su -


sudo -s

Now that the terminal session is root, the rEFInd bootloader can quickly be set up with the included refind-install script.


Running rEFInd on Arch Linux should work flawlessly, thanks to the included installation script. However, if you run into some problems setting it up, the Arch Linux Wiki has a great breakdown of how the software works. To access the Arch Wiki page on rEFInd, click here.

Fedora instructions

The rEFInd bootloader sadly isn’t carried by the Fedora Linux project. Thankfully though, the developer provides an easy to install RPM package for use on RPM-based Linux distributions, so it’s still possible to install it on Fedora systems.

To get your hands on the RPM release of rEFInd for Fedora, head over to the project’s SourceForge. Once there, download the RPM package. Or, run the following wget command to grab it directly from the internet.

wget https://sourceforge.net/projects/refind/files/0.11.4/refind-0.11.4-1.x86_64.rpm/download -O refind-0.11.4-1.x86_64.rpm

Installing the rEFInd RPM package on Fedora Linux is done with the Dnf tool. Set it up on your system with the command below.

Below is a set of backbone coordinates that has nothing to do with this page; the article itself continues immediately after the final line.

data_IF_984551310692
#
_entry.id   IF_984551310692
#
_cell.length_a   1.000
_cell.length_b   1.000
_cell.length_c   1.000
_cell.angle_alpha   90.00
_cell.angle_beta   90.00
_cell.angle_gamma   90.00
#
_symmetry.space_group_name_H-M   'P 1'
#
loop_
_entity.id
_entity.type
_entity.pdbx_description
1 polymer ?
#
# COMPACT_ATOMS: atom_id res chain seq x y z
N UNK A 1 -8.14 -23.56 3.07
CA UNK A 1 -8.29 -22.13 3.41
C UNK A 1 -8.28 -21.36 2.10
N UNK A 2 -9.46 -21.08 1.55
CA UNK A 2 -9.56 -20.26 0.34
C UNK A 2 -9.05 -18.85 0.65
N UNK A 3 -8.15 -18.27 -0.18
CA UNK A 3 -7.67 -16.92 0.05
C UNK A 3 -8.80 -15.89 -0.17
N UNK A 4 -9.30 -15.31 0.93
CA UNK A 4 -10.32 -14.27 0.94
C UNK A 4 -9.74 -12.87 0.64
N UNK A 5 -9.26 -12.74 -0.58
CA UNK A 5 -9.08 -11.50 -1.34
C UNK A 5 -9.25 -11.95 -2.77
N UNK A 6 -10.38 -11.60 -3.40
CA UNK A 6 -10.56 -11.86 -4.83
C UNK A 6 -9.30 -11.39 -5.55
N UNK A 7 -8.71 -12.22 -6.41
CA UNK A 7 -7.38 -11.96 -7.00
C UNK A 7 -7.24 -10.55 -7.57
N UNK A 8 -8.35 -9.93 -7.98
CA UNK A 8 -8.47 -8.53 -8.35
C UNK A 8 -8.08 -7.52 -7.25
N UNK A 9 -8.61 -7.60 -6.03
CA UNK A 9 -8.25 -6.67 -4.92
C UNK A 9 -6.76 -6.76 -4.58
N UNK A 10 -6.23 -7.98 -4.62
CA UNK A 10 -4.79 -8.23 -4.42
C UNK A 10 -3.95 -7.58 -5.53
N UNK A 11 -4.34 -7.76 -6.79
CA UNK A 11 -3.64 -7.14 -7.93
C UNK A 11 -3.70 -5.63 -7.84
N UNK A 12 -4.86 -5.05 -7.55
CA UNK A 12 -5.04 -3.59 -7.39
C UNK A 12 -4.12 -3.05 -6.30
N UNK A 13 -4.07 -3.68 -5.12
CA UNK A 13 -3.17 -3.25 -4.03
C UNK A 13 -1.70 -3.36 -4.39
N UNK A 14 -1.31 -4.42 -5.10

sudo dnf install refind-0.11.4-1.x86_64.rpm

Following the installation process, the bootloader can easily be activated on Fedora Linux much like a lot of the other operating systems in this guide: with an installation script.

sudo refind-install

OpenSUSE instructions

Much like Fedora Linux, there is no support for rEFInd in the official OpenSUSE software repositories. So, those looking to use this bootloader on OpenSUSE will need to download the RPM from the developer. To get it, click here and download “refind-0.11.4-1.x86_64.rpm”. Alternatively, run wget and download it directly from the terminal.

wget https://sourceforge.net/projects/refind/files/0.11.4/refind-0.11.4-1.x86_64.rpm/download -O refind-0.11.4-1.x86_64.rpm

After the download is complete, install the rEFInd RPM package on OpenSUSE Linux using the zypper command.

sudo zypper install refind-0.11.4-1.x86_64.rpm

Once the RPM package is installed, enable the bootloader on your OpenSUSE PC by running the included setup script.

sudo refind-install